Al DiMeola - Kiss My Axe (1991)
Front Cover Album Info
Artist/Composer Al DiMeola
Title Kiss My Axe
Length 66:19 Discs: 1 Tracks: 13
Format HQ 192+ kbps Packaging Jewel Case
Label Tomato Cat. Number R2-79751
Style Fusion Rating
Recorded maj 1991 
Comment troszkę za łatwe
Musicians Credits
Al Di Meola guitars
Omar Hakim drums
Anthony Jackson bass
Barry Miles synth., piano
Richie Morales drums
Gumbi Oritz percussion-various
Tony Scherr bass
Arto Tuncboyaci percussion, voice
Rachel Z synth.
Producer Al Di Meola
Producer Barry Miles
Engineer David Palmer
Engineer Frank Filipetti
Engineer Dan Mockensturm
Engineer Vittorio Zammarano
Mastering Bob Ludwig
Track list
South Bound Traveler 05:22
The Embrace 05:48
Kiss My Axe 05:04
Morocco 07:40
Gigi's Playtime Rhyme (Interlude #1) 02:36
One Night Last June 08:19
Phantom 07:52
Erotic Interlude (Interlude #2) 02:32
Global Safari 05:42
Interlude #3 01:59
Purple Orchids 06:45
Prophet (Interlude #4) 01:16
Oriana (September 24, 1988) 05:24
AMG Review by Alex Henderson (4 1/2):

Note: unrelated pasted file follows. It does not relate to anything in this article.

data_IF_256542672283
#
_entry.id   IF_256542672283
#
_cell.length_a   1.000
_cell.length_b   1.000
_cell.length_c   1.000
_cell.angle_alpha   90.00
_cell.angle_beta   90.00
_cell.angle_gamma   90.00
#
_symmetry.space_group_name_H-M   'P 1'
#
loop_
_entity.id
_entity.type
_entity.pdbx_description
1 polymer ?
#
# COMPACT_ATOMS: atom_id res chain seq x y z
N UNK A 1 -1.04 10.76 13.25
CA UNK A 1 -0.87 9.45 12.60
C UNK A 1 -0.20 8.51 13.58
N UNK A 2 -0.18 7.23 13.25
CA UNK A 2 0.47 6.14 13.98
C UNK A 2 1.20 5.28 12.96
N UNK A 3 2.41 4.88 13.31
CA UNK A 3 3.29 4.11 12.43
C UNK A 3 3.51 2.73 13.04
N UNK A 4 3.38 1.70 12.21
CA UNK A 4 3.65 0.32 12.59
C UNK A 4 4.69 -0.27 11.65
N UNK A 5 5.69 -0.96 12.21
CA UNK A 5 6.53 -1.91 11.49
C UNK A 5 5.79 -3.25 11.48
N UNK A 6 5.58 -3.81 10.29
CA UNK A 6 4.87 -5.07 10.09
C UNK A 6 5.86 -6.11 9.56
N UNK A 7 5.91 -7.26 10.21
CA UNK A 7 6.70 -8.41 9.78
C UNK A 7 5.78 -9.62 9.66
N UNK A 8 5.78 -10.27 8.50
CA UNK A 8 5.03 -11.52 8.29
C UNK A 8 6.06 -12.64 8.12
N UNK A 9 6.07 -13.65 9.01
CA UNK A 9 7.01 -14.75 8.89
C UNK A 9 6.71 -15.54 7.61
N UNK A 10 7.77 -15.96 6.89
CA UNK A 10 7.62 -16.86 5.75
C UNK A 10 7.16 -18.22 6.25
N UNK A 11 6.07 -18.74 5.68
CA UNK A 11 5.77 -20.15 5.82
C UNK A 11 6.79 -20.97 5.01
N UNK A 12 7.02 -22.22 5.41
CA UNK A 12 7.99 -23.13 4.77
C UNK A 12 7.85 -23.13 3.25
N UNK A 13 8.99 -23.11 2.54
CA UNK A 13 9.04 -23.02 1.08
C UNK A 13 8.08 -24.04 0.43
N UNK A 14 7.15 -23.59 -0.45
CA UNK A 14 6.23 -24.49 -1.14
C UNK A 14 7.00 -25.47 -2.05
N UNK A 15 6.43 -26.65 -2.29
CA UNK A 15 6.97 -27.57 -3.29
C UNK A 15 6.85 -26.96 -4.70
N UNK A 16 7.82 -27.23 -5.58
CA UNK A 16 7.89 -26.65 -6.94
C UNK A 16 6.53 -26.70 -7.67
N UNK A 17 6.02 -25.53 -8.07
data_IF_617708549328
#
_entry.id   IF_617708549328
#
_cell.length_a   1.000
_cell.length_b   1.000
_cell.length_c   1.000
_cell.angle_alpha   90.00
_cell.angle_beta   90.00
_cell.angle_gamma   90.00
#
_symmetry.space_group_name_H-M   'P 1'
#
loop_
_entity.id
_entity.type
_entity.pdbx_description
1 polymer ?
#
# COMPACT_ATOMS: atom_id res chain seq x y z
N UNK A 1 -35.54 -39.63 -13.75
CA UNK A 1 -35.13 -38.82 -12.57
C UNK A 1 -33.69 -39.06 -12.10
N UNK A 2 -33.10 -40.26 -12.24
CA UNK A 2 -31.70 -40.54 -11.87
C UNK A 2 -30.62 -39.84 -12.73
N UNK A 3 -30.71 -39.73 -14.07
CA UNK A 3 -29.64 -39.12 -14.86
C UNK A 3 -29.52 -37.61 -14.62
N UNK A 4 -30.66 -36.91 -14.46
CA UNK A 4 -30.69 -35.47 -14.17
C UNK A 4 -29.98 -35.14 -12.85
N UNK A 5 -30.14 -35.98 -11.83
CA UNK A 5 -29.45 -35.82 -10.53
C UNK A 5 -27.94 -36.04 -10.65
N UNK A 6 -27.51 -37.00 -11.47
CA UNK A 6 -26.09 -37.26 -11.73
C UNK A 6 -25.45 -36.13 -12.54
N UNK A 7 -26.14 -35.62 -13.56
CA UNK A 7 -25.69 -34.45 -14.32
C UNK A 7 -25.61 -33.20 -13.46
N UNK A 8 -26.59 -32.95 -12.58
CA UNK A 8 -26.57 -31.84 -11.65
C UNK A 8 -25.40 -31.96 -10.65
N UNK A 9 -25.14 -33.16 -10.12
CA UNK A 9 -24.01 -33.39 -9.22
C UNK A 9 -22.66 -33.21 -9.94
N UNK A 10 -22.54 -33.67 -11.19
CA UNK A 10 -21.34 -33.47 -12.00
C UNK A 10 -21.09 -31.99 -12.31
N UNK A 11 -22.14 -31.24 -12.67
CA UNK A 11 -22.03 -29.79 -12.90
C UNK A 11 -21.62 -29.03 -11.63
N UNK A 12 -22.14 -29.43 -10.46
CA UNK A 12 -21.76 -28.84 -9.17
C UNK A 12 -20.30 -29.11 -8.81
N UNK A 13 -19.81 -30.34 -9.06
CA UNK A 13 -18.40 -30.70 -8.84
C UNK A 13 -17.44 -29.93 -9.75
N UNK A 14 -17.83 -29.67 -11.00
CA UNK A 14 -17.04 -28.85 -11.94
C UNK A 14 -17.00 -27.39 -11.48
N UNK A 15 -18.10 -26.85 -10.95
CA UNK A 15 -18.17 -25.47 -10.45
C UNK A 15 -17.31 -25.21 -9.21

Despite the aggression its title implies, Kiss My Axe is the work of a softer, more reflective Al DiMeola, who had become greatly influenced by Pat Metheny's subtle lyricism, but still had a very recognizable and distinctive sound. DiMeola's new approach was perfectly summarized when, in 1991, he told JazzTimes he wanted to be "enchanted" by the music instead of dazzling listeners with his considerable chops. DiMeola still has fine technique, but avoids overwhelming us with it, and shows more restraint than before. One thing that remains is the guitarist's strong interest in world music — this imaginative session liberally incorporates Latin influences (Brazilian, Spanish, Peruvian and Afro-Cuban) as well as Middle Eastern and African elements. In that JazzTimes interview, DiMeola explained that this CD's title resulted in part from his frustration over the fact that many labels and commercial radio stations were choosing bloodless "elevator muzak" over more adventurous fusion. Consistently rewarding, Axe makes it clear that DiMeola did the right thing by refusing to compromise.